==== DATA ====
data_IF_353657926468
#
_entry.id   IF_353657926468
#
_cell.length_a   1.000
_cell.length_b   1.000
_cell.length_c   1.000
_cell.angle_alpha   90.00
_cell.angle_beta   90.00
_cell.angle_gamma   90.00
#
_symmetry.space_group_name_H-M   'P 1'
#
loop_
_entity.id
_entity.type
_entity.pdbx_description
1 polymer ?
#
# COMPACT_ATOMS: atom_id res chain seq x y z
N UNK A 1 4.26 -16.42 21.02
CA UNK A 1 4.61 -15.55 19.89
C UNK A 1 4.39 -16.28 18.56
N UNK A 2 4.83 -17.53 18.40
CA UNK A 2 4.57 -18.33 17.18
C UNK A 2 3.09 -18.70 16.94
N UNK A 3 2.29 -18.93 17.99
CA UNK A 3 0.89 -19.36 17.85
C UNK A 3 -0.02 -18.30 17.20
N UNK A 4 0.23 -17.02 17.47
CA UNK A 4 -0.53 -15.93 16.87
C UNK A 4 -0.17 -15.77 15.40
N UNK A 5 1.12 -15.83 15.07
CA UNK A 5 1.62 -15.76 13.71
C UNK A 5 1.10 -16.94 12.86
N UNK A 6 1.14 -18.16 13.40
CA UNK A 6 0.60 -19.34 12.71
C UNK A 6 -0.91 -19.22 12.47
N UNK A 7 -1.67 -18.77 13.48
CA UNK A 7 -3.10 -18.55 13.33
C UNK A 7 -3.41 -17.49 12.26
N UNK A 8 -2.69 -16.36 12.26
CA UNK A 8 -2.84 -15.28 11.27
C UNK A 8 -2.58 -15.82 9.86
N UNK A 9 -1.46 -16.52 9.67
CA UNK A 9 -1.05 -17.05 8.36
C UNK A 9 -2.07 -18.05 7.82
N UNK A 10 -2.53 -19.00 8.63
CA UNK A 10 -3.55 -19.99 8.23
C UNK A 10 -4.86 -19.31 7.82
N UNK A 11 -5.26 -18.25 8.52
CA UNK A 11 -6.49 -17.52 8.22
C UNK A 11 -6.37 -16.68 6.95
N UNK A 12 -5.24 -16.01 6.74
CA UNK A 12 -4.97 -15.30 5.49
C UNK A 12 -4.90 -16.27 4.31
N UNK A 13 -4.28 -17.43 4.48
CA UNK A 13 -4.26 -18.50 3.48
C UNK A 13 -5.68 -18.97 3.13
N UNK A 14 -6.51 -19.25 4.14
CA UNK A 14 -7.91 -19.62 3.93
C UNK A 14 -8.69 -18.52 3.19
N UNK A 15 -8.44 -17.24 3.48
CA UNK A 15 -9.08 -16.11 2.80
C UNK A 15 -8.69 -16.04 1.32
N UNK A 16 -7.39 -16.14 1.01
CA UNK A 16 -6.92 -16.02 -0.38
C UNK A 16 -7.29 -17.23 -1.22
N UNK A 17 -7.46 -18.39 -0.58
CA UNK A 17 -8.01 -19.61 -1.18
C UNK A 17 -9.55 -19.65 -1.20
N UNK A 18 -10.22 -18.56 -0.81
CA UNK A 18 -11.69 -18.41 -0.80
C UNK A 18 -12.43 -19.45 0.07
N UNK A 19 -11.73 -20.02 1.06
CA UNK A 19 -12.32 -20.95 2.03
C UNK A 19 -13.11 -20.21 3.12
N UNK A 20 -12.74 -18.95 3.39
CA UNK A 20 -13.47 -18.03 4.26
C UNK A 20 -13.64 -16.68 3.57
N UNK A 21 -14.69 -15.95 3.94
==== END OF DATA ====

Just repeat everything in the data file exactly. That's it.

data_IF_353657926468
#
_entry.id   IF_353657926468
#
_cell.length_a   1.000
_cell.length_b   1.000
_cell.length_c   1.000
_cell.angle_alpha   90.00
_cell.angle_beta   90.00
_cell.angle_gamma   90.00
#
_symmetry.space_group_name_H-M   'P 1'
#
loop_
_entity.id
_entity.type
_entity.pdbx_description
1 polymer ?
#
# COMPACT_ATOMS: atom_id res chain seq x y z
N UNK A 1 4.26 -16.42 21.02
CA UNK A 1 4.61 -15.55 19.89
C UNK A 1 4.39 -16.28 18.56
N UNK A 2 4.83 -17.53 18.40
CA UNK A 2 4.57 -18.33 17.18
C UNK A 2 3.09 -18.70 16.94
N UNK A 3 2.29 -18.93 17.99
CA UNK A 3 0.89 -19.36 17.85
C UNK A 3 -0.02 -18.30 17.20
N UNK A 4 0.23 -17.02 17.47
CA UNK A 4 -0.53 -15.93 16.87
C UNK A 4 -0.17 -15.77 15.40
N UNK A 5 1.12 -15.83 15.07
CA UNK A 5 1.62 -15.76 13.71
C UNK A 5 1.10 -16.94 12.86
N UNK A 6 1.14 -18.16 13.40
CA UNK A 6 0.60 -19.34 12.71
C UNK A 6 -0.91 -19.22 12.47
N UNK A 7 -1.67 -18.77 13.48
CA UNK A 7 -3.10 -18.55 13.33
C UNK A 7 -3.41 -17.49 12.26
N UNK A 8 -2.69 -16.36 12.26
CA UNK A 8 -2.84 -15.28 11.27
C UNK A 8 -2.58 -15.82 9.86
N UNK A 9 -1.46 -16.52 9.67
CA UNK A 9 -1.05 -17.05 8.36
C UNK A 9 -2.07 -18.05 7.82
N UNK A 10 -2.53 -19.00 8.63
CA UNK A 10 -3.55 -19.99 8.23
C UNK A 10 -4.86 -19.31 7.82
N UNK A 11 -5.26 -18.25 8.52
CA UNK A 11 -6.49 -17.52 8.22
C UNK A 11 -6.37 -16.68 6.95
N UNK A 12 -5.24 -16.01 6.74
CA UNK A 12 -4.97 -15.30 5.49
C UNK A 12 -4.90 -16.27 4.31
N UNK A 13 -4.28 -17.43 4.48
CA UNK A 13 -4.26 -18.50 3.48
C UNK A 13 -5.68 -18.97 3.13
N UNK A 14 -6.51 -19.25 4.14
CA UNK A 14 -7.91 -19.62 3.93
C UNK A 14 -8.69 -18.52 3.19
N UNK A 15 -8.44 -17.24 3.48
CA UNK A 15 -9.08 -16.11 2.80
C UNK A 15 -8.69 -16.04 1.32
N UNK A 16 -7.39 -16.14 1.01
CA UNK A 16 -6.92 -16.02 -0.38
C UNK A 16 -7.29 -17.23 -1.22
N UNK A 17 -7.46 -18.39 -0.58
CA UNK A 17 -8.01 -19.61 -1.18
C UNK A 17 -9.55 -19.65 -1.20
N UNK A 18 -10.22 -18.56 -0.81
CA UNK A 18 -11.69 -18.41 -0.80
C UNK A 18 -12.43 -19.45 0.07
N UNK A 19 -11.73 -20.02 1.06
CA UNK A 19 -12.32 -20.95 2.03
C UNK A 19 -13.11 -20.21 3.12
N UNK A 20 -12.74 -18.95 3.39
CA UNK A 20 -13.47 -18.03 4.26
C UNK A 20 -13.64 -16.68 3.57
N UNK A 21 -14.69 -15.95 3.94